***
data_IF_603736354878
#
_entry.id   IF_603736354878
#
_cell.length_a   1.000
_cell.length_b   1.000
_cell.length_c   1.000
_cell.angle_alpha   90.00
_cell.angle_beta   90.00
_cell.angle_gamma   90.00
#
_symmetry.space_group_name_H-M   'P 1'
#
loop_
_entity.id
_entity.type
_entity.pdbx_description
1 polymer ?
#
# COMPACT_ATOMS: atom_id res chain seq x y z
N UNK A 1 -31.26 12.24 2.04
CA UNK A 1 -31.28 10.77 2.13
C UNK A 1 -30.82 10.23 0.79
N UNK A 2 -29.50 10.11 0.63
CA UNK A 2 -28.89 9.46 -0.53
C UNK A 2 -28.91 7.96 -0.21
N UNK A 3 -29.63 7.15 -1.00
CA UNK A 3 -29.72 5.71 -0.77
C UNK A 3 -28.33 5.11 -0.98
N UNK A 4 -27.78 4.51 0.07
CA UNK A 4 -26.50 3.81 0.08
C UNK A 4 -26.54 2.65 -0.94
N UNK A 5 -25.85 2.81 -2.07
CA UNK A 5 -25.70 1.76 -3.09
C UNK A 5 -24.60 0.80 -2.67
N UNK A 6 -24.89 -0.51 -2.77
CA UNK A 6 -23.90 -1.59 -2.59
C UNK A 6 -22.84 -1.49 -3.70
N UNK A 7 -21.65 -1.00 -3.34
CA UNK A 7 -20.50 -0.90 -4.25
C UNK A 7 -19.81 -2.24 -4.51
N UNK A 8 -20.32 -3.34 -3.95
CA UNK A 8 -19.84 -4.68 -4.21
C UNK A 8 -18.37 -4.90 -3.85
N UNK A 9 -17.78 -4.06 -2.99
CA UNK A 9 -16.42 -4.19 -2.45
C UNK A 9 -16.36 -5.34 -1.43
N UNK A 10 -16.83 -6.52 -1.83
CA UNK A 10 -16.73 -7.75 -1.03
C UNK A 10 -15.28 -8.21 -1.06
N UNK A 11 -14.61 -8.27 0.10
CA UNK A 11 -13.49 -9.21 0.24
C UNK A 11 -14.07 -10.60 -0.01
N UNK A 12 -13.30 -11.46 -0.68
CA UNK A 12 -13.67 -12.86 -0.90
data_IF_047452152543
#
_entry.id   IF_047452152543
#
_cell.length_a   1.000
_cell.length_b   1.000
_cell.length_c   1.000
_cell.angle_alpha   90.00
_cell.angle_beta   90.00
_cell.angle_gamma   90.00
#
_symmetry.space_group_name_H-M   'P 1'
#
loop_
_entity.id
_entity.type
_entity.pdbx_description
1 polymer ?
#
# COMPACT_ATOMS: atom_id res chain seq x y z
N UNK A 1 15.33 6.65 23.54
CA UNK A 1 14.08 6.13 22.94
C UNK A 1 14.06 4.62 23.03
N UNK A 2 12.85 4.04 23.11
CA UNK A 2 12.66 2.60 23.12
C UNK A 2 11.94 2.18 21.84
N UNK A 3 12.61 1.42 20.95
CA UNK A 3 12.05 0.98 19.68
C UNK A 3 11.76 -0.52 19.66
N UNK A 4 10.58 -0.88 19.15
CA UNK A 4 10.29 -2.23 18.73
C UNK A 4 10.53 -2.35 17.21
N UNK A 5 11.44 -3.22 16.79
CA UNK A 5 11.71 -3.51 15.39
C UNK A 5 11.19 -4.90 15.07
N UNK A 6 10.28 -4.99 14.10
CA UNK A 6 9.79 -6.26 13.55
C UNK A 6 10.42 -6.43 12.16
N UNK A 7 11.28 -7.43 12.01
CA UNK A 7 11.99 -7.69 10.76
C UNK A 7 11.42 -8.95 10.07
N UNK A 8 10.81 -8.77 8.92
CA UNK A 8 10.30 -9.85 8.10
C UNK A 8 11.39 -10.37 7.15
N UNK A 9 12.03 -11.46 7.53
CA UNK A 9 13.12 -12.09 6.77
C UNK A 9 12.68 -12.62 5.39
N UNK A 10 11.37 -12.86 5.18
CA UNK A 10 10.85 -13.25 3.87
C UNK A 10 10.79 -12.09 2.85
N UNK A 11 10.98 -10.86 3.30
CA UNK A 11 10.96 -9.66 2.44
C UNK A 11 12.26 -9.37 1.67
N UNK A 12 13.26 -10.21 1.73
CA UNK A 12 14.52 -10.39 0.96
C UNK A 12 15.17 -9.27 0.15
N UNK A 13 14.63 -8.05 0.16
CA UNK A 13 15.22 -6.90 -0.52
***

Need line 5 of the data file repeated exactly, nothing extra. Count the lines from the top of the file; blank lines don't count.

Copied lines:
_cell.length_a   1.000